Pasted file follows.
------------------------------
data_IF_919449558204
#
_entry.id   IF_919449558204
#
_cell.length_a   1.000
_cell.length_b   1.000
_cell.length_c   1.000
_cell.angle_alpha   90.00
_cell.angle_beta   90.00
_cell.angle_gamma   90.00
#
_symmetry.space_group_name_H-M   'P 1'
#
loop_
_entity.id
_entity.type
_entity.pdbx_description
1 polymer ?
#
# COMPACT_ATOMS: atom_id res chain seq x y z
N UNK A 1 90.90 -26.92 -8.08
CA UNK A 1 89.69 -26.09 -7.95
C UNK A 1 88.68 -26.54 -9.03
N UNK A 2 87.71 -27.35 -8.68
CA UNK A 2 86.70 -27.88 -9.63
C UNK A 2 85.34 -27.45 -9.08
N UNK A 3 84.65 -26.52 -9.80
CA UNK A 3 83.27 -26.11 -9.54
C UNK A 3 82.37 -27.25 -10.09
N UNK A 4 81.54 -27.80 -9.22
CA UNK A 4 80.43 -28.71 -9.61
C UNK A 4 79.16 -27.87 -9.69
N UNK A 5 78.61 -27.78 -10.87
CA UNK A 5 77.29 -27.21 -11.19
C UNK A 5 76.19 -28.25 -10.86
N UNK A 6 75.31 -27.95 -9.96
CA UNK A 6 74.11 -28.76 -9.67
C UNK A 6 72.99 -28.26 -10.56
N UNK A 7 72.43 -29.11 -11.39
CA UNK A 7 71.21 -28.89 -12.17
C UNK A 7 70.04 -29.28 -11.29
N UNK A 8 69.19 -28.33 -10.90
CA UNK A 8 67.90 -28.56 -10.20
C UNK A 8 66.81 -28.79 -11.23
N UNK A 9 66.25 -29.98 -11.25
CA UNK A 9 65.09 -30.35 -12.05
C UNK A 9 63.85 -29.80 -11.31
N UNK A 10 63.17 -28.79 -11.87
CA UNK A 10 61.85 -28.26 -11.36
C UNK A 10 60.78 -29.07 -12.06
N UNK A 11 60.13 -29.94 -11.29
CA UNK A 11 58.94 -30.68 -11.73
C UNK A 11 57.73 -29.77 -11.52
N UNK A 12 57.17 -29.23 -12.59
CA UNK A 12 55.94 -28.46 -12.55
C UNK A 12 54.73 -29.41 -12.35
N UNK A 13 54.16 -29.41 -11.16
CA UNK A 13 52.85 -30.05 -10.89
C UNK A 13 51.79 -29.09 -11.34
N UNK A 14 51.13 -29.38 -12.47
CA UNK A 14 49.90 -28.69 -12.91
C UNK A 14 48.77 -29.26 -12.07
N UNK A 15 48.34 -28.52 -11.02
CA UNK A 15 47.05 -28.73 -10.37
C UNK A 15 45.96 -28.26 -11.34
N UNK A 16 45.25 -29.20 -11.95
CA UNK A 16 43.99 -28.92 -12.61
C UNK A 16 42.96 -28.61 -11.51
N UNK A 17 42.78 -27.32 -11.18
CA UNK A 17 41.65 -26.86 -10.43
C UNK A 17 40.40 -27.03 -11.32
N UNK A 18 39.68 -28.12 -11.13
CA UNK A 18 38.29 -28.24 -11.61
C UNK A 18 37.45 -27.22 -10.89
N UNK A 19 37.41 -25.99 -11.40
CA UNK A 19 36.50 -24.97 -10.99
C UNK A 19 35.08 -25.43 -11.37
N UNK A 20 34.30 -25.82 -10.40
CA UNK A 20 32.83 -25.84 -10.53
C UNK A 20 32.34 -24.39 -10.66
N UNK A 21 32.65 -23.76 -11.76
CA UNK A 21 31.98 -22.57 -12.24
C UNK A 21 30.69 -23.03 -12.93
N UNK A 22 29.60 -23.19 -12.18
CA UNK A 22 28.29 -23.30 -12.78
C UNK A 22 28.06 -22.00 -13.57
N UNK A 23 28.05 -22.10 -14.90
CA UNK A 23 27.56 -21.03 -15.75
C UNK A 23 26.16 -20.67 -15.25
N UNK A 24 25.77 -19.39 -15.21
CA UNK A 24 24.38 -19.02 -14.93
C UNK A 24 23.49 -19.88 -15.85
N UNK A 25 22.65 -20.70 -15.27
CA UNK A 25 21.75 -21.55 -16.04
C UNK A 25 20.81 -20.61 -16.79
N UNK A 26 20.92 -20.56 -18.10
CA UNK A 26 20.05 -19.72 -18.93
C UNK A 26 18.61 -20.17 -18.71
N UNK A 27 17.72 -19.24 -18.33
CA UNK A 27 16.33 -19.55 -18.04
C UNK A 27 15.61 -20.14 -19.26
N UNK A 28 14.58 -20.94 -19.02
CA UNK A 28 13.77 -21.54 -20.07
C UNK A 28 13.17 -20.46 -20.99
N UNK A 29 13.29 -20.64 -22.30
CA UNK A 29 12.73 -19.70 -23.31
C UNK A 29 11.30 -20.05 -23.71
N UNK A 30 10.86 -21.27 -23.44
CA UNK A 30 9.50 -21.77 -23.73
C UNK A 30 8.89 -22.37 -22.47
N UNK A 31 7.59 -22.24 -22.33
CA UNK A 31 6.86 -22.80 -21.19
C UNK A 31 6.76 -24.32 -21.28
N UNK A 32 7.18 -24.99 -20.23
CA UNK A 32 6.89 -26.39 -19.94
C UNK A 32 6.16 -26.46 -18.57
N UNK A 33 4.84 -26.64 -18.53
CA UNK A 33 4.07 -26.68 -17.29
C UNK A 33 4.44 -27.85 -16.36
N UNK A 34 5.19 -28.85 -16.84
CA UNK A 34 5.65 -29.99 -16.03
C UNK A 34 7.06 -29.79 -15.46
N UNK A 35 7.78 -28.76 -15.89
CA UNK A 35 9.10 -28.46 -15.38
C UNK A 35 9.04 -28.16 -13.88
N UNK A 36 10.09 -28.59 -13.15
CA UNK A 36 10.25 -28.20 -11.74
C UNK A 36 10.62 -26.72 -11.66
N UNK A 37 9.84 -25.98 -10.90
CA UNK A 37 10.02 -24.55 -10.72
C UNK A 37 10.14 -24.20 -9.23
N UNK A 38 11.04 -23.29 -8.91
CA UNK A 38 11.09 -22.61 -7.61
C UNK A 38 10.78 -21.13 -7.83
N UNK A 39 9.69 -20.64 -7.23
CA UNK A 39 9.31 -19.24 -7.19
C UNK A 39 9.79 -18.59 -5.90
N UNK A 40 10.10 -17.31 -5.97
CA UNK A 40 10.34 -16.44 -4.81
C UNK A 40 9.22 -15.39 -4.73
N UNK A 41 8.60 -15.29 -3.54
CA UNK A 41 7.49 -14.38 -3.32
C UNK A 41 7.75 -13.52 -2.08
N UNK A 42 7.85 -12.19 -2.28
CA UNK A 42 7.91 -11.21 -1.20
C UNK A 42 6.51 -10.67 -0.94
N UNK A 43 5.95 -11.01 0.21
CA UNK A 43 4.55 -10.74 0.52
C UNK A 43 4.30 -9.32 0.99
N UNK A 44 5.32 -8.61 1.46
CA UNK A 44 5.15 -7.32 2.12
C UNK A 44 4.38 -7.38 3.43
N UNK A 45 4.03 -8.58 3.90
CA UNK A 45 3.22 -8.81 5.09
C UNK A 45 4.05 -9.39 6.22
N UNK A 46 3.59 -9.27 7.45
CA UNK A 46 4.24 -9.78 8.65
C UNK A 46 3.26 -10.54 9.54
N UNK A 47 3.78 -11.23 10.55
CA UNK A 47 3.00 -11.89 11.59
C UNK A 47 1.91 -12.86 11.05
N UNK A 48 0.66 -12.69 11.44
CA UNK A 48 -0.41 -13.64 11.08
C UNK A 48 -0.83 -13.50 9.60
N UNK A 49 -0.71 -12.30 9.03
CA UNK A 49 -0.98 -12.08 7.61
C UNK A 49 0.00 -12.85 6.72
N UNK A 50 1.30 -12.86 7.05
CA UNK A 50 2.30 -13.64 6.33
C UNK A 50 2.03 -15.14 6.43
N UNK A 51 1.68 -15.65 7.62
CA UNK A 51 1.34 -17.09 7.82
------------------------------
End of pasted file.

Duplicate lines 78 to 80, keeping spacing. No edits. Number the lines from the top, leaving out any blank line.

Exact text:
N UNK A 20 34.30 -25.82 -10.40
CA UNK A 20 32.83 -25.84 -10.53
C UNK A 20 32.34 -24.39 -10.66